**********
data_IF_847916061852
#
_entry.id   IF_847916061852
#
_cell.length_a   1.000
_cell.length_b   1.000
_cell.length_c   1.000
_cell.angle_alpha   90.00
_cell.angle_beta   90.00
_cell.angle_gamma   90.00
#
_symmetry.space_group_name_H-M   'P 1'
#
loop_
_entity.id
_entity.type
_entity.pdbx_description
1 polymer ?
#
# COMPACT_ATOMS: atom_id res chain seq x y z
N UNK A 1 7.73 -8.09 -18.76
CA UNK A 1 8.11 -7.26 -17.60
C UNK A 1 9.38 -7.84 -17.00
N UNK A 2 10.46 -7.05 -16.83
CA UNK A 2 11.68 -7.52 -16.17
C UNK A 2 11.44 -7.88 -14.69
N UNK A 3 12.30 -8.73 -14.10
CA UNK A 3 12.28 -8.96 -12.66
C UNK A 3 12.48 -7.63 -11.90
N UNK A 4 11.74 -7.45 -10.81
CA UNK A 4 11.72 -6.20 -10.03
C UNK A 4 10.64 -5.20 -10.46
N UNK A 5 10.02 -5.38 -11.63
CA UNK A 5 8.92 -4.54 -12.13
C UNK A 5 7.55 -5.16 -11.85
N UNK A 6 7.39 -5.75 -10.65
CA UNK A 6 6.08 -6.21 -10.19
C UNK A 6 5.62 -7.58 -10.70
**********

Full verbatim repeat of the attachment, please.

data_IF_847916061852
#
_entry.id   IF_847916061852
#
_cell.length_a   1.000
_cell.length_b   1.000
_cell.length_c   1.000
_cell.angle_alpha   90.00
_cell.angle_beta   90.00
_cell.angle_gamma   90.00
#
_symmetry.space_group_name_H-M   'P 1'
#
loop_
_entity.id
_entity.type
_entity.pdbx_description
1 polymer ?
#
# COMPACT_ATOMS: atom_id res chain seq x y z
N UNK A 1 7.73 -8.09 -18.76
CA UNK A 1 8.11 -7.26 -17.60
C UNK A 1 9.38 -7.84 -17.00
N UNK A 2 10.46 -7.05 -16.83
CA UNK A 2 11.68 -7.52 -16.17
C UNK A 2 11.44 -7.88 -14.69
N UNK A 3 12.30 -8.73 -14.10
CA UNK A 3 12.28 -8.96 -12.66
C UNK A 3 12.48 -7.63 -11.90
N UNK A 4 11.74 -7.45 -10.81
CA UNK A 4 11.72 -6.20 -10.03
C UNK A 4 10.64 -5.20 -10.46
N UNK A 5 10.02 -5.38 -11.63
CA UNK A 5 8.92 -4.54 -12.13
C UNK A 5 7.55 -5.16 -11.85
N UNK A 6 7.39 -5.75 -10.65
CA UNK A 6 6.08 -6.21 -10.19
C UNK A 6 5.62 -7.58 -10.70